After getting a taste of the radio business in college, software designer Craig Patchett never lost his interest in broadcasting. But without a job in radio, it seemed likely to remain one of those unfulfilled passions — until something called “podcasting” came along.
Now, Patchett’s creating shows and sending them out to the masses every day — not over the airwaves to radios but over the Internet, from his personal computer in Carlsbad, Calif. His listeners download his shows to their iPods and other digital music players.
Patchett, 43, is among a growing number of people getting into podcasting, which is quickly becoming another of the Internet’s equalizing technologies.
Less than a year old, podcasting enables anyone with a PC to become a broadcaster. It has the potential to do to the radio business what Web logs have done to print journalism. By bringing the cost of broadcasting to nearly nothing, it’s enabling more voices and messages to be heard than ever before.
“It was just one of those things where you read about a technology and it clicks in your head: This is perfect and something I want to get involved with,” said Patchett, whose podcasts focus on Christian and family programming.
For listeners, podcasting offers a diverse menu of programs, which can be enjoyed anywhere, anytime. Unlike traditional radio, shows can be easily paused, rewound or fast-forwarded. The listener doesn’t need to be near a PC, unlike most forms of Internet radio.
The number of regular podcasts is well over 800 and growing daily. Many focus on gadgets, technology and podcasting itself. Others highlight new bands and music or discuss the latest developments in politics, movies and sports. There are podcasts for beer lovers and wine aficionados, even a few for astronomy buffs and for activities performed in the buff.
Productions range from stream-of-consciousness rants punctuated by “uhs” to highly professional shows complete with sound effects and music. Unlike radio, there’s no time limit, deadlines or government oversight of what’s said.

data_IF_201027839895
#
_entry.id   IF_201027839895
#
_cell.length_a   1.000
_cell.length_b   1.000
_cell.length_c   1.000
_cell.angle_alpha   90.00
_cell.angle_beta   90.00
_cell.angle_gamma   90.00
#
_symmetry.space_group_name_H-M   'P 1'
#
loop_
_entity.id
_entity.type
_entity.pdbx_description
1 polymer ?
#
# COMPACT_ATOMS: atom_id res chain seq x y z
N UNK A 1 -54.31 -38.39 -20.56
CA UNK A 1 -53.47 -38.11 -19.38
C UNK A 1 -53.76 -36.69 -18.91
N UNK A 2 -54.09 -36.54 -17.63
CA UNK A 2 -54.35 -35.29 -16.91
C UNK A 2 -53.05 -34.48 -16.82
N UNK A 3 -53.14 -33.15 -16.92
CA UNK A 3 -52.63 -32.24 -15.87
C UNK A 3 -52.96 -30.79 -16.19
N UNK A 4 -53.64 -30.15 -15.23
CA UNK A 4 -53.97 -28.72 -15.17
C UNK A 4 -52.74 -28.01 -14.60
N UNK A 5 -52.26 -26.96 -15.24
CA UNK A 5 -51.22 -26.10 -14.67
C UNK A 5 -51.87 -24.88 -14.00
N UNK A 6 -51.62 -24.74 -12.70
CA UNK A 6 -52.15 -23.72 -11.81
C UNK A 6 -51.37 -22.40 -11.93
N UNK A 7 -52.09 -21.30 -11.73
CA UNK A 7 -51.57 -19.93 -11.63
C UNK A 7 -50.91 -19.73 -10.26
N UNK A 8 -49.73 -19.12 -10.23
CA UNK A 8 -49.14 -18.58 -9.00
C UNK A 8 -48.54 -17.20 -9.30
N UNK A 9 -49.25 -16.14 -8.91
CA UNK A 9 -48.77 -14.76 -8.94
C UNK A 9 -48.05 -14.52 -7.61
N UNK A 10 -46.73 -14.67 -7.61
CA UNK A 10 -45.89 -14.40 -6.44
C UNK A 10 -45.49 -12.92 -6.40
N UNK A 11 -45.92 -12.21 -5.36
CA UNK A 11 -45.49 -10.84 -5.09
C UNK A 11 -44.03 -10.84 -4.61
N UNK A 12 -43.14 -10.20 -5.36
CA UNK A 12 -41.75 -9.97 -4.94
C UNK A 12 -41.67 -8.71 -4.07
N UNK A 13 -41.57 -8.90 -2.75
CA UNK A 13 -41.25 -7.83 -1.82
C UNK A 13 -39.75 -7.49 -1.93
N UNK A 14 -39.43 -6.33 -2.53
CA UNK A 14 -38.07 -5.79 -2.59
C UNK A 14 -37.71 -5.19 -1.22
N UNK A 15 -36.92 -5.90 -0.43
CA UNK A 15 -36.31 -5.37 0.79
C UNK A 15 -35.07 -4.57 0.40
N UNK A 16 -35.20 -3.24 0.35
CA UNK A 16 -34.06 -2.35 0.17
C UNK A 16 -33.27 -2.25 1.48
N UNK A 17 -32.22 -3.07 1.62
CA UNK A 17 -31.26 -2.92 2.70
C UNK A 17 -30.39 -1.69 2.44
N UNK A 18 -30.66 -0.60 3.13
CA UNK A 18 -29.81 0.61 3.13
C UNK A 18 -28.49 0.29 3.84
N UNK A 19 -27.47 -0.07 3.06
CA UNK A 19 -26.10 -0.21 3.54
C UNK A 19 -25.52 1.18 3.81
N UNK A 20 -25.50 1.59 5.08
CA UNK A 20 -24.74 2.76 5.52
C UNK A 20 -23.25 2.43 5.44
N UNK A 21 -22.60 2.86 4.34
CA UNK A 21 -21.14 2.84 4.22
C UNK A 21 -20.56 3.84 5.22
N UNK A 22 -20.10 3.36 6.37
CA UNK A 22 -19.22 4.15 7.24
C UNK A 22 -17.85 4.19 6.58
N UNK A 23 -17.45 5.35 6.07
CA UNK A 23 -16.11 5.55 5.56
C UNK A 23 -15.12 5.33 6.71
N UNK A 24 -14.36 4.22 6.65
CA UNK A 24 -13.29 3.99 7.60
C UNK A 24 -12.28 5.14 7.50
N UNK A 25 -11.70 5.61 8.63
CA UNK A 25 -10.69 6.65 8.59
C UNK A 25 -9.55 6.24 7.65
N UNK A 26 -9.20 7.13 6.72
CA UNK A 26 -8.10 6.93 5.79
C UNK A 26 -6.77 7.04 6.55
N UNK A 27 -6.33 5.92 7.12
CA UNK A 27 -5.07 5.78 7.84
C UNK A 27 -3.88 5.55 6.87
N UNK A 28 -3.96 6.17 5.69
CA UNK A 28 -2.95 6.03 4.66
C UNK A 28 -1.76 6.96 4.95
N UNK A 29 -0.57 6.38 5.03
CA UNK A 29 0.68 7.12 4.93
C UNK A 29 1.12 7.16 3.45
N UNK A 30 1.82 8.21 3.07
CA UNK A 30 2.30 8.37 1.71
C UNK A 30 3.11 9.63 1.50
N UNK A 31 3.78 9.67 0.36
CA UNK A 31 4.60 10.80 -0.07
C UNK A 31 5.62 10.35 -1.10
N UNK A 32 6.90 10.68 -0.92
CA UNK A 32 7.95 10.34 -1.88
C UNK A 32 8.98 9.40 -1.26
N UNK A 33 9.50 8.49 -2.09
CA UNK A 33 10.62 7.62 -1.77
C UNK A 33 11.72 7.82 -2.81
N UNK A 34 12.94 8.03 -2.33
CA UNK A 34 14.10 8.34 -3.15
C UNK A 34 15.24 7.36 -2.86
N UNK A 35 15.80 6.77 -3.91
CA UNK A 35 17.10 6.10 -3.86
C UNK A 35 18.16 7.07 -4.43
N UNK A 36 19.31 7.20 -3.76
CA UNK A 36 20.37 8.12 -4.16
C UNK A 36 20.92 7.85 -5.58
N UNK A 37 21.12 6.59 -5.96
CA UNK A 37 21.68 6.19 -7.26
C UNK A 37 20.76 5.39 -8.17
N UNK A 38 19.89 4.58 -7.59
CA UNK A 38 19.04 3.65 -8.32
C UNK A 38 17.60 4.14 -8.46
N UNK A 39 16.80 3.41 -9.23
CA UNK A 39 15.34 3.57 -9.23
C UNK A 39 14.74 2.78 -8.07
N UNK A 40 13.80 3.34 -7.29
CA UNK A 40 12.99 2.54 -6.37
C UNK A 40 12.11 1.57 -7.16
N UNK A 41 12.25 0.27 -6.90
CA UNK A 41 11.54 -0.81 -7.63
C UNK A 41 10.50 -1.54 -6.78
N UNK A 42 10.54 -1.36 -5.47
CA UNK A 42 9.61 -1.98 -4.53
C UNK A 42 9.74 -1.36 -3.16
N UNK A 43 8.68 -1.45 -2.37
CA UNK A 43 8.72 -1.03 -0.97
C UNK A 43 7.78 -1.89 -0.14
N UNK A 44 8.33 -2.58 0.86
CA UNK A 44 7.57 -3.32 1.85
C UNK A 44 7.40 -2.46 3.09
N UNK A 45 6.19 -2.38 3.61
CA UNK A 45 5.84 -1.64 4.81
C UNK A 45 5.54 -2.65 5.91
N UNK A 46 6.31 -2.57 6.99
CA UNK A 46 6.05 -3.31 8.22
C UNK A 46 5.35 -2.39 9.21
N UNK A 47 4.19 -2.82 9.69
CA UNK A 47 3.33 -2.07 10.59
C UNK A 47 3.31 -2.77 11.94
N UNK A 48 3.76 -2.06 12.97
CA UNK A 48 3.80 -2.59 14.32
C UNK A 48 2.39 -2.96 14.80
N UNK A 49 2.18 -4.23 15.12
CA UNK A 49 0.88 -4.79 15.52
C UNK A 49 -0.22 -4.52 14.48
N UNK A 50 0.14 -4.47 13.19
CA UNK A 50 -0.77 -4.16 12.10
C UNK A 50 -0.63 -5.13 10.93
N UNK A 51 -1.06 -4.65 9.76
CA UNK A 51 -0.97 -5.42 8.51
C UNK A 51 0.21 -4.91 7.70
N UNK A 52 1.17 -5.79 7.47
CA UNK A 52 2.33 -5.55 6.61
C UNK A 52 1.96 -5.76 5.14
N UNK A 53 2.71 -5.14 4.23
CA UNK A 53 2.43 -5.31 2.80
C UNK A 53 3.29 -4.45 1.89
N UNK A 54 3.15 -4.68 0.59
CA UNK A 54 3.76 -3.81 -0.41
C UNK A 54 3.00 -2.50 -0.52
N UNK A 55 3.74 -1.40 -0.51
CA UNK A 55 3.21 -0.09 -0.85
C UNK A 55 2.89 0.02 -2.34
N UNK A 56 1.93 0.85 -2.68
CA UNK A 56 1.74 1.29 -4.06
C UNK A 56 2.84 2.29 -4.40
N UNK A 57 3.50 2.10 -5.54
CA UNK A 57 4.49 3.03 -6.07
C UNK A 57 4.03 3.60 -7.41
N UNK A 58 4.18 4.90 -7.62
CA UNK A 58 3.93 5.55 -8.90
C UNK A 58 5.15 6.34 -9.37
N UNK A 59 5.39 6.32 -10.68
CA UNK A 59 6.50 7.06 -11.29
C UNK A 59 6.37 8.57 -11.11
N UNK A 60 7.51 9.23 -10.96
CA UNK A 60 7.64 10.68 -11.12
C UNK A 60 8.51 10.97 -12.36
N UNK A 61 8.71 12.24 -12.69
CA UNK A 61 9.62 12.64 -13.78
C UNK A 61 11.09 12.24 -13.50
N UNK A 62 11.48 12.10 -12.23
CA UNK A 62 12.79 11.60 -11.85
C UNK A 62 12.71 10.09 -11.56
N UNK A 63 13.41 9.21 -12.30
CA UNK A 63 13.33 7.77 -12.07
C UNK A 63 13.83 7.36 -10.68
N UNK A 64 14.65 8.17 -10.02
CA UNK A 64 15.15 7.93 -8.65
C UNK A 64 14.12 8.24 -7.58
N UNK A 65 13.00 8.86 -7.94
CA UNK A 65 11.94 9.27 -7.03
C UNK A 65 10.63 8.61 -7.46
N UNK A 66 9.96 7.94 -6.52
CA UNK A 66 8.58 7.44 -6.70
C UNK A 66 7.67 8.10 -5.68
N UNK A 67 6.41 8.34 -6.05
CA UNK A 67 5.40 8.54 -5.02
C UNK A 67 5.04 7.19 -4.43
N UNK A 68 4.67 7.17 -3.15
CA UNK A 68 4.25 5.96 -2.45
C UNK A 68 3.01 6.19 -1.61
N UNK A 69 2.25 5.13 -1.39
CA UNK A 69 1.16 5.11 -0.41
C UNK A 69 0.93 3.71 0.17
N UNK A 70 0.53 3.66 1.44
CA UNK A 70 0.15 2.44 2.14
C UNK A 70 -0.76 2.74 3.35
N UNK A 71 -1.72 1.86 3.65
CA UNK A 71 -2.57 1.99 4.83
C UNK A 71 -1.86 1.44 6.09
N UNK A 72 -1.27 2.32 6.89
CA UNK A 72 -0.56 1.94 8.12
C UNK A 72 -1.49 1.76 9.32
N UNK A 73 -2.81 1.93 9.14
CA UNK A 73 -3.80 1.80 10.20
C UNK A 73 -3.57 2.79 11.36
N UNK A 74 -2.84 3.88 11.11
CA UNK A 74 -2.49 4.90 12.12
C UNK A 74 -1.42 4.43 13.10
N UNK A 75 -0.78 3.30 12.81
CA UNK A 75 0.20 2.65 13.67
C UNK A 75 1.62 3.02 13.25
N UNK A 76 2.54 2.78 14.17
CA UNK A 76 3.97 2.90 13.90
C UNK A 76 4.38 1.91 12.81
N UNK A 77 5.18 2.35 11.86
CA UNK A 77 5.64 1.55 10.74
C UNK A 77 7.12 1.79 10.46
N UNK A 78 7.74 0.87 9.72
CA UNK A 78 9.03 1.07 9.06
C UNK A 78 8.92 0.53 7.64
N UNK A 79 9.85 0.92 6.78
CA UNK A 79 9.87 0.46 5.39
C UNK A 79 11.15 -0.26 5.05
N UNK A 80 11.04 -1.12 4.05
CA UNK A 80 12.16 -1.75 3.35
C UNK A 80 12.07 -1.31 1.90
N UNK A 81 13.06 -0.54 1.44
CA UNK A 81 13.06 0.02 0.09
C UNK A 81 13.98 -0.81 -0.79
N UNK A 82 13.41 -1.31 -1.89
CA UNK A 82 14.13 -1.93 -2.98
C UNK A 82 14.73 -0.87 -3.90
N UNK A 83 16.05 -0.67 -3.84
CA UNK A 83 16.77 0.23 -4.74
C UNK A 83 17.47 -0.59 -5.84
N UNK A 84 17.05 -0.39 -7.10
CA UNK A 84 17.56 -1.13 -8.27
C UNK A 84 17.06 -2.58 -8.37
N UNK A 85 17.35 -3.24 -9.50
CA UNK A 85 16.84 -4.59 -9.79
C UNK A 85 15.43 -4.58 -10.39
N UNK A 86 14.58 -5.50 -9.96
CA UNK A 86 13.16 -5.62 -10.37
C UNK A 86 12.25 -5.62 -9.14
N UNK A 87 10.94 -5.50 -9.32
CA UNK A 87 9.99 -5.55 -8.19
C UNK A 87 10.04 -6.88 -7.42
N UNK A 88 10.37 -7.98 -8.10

“There are going to be podcast stars who are just entertaining to listen to,” said Adam Curry, a former MTV personality and a driving force behind podcasting. “There will be Howard Sterns who can use the seven dirty words on their shows.”
Before podcasting arrived, Curry was frustrated by the state of broadcasting on the Internet, which is often done by streaming feeds. Unlike with traditional radio, streaming costs grow with the audience, and it’s difficult for listeners to do save the show or do anything else with it afterward.
By comparison, regular downloads of audio files can be more evenly distributed over time and let listeners move programs to portable devices. Before podcasting, however, there was no simple mechanism to do that automatically.
Curry saw potential in a technology called Really Simple Syndication, or RSS, which automatically feeds text from Web logs and other sites to subscribers so they can read summaries from many sites at once.
After meeting with Curry in 1999, RSS co-inventor Dave Winer updated the protocol so that attachments, such as MP3 audio files, could be sent along with text.
But there was no program that could automatically transfer the files to a music player — until last summer when Curry taught himself the AppleScript programming language and created a small program called iPodder. It caught the attention of programmers.